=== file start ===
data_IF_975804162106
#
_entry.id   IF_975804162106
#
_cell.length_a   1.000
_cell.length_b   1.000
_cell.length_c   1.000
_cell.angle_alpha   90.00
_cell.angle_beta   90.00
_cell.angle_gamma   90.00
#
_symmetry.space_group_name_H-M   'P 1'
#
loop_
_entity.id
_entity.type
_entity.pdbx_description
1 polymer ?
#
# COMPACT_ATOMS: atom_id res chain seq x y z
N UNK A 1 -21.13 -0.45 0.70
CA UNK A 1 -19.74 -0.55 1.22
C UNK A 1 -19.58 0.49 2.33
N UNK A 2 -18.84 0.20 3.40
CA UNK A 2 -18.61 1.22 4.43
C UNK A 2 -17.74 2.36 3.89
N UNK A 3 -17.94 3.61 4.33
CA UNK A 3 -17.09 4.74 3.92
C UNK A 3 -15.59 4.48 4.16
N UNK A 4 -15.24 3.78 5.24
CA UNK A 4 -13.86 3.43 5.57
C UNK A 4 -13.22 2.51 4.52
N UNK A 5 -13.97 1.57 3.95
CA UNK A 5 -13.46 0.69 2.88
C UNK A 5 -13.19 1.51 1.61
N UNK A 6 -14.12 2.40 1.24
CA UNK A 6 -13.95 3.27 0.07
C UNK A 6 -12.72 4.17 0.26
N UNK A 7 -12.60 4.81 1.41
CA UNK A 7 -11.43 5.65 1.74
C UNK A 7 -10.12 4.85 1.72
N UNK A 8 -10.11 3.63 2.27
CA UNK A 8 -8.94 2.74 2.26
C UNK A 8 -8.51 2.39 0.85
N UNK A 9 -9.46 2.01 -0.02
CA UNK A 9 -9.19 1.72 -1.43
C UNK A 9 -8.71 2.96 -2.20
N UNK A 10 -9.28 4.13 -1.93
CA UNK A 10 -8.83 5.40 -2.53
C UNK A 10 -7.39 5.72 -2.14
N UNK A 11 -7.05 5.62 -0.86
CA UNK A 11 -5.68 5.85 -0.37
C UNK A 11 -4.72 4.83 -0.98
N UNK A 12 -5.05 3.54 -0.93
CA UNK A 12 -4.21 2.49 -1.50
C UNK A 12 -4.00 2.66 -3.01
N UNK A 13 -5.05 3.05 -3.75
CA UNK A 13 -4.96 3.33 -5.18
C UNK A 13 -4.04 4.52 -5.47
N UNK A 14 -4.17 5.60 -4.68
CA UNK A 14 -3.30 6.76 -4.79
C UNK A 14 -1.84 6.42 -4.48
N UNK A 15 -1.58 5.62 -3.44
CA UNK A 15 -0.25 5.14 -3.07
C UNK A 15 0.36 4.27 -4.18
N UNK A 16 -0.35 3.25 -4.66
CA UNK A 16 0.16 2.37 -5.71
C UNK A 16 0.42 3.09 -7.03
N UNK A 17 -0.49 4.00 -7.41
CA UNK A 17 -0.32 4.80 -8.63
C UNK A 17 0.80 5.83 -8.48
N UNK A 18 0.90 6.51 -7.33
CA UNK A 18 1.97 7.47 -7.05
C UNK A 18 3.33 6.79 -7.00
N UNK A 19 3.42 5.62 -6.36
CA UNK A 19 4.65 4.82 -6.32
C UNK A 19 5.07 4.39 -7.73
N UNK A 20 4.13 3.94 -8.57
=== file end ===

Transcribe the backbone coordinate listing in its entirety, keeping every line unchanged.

data_IF_975804162106
#
_entry.id   IF_975804162106
#
_cell.length_a   1.000
_cell.length_b   1.000
_cell.length_c   1.000
_cell.angle_alpha   90.00
_cell.angle_beta   90.00
_cell.angle_gamma   90.00
#
_symmetry.space_group_name_H-M   'P 1'
#
loop_
_entity.id
_entity.type
_entity.pdbx_description
1 polymer ?
#
# COMPACT_ATOMS: atom_id res chain seq x y z
N UNK A 1 -21.13 -0.45 0.70
CA UNK A 1 -19.74 -0.55 1.22
C UNK A 1 -19.58 0.49 2.33
N UNK A 2 -18.84 0.20 3.40
CA UNK A 2 -18.61 1.22 4.43
C UNK A 2 -17.74 2.36 3.89
N UNK A 3 -17.94 3.61 4.33
CA UNK A 3 -17.09 4.74 3.92
C UNK A 3 -15.59 4.48 4.16
N UNK A 4 -15.24 3.78 5.24
CA UNK A 4 -13.86 3.43 5.57
C UNK A 4 -13.22 2.51 4.52
N UNK A 5 -13.97 1.57 3.95
CA UNK A 5 -13.46 0.69 2.88
C UNK A 5 -13.19 1.51 1.61
N UNK A 6 -14.12 2.40 1.24
CA UNK A 6 -13.95 3.27 0.07
C UNK A 6 -12.72 4.17 0.26
N UNK A 7 -12.60 4.81 1.41
CA UNK A 7 -11.43 5.65 1.74
C UNK A 7 -10.12 4.85 1.72
N UNK A 8 -10.11 3.63 2.27
CA UNK A 8 -8.94 2.74 2.26
C UNK A 8 -8.51 2.39 0.85
N UNK A 9 -9.46 2.01 -0.02
CA UNK A 9 -9.19 1.72 -1.43
C UNK A 9 -8.71 2.96 -2.20
N UNK A 10 -9.28 4.13 -1.93
CA UNK A 10 -8.83 5.40 -2.53
C UNK A 10 -7.39 5.72 -2.14
N UNK A 11 -7.05 5.62 -0.86
CA UNK A 11 -5.68 5.85 -0.37
C UNK A 11 -4.72 4.83 -0.98
N UNK A 12 -5.05 3.54 -0.93
CA UNK A 12 -4.21 2.49 -1.50
C UNK A 12 -4.00 2.66 -3.01
N UNK A 13 -5.05 3.05 -3.75
CA UNK A 13 -4.96 3.33 -5.18
C UNK A 13 -4.04 4.52 -5.47
N UNK A 14 -4.17 5.60 -4.68
CA UNK A 14 -3.30 6.76 -4.79
C UNK A 14 -1.84 6.42 -4.48
N UNK A 15 -1.58 5.62 -3.44
CA UNK A 15 -0.25 5.14 -3.07
C UNK A 15 0.36 4.27 -4.18
N UNK A 16 -0.35 3.25 -4.66
CA UNK A 16 0.16 2.37 -5.71
C UNK A 16 0.42 3.09 -7.03
N UNK A 17 -0.49 4.00 -7.41
CA UNK A 17 -0.32 4.80 -8.63
C UNK A 17 0.80 5.83 -8.48
N UNK A 18 0.90 6.51 -7.33
CA UNK A 18 1.97 7.47 -7.05
C UNK A 18 3.33 6.79 -7.00
N UNK A 19 3.42 5.62 -6.36
CA UNK A 19 4.65 4.82 -6.32
C UNK A 19 5.07 4.39 -7.73
N UNK A 20 4.13 3.94 -8.57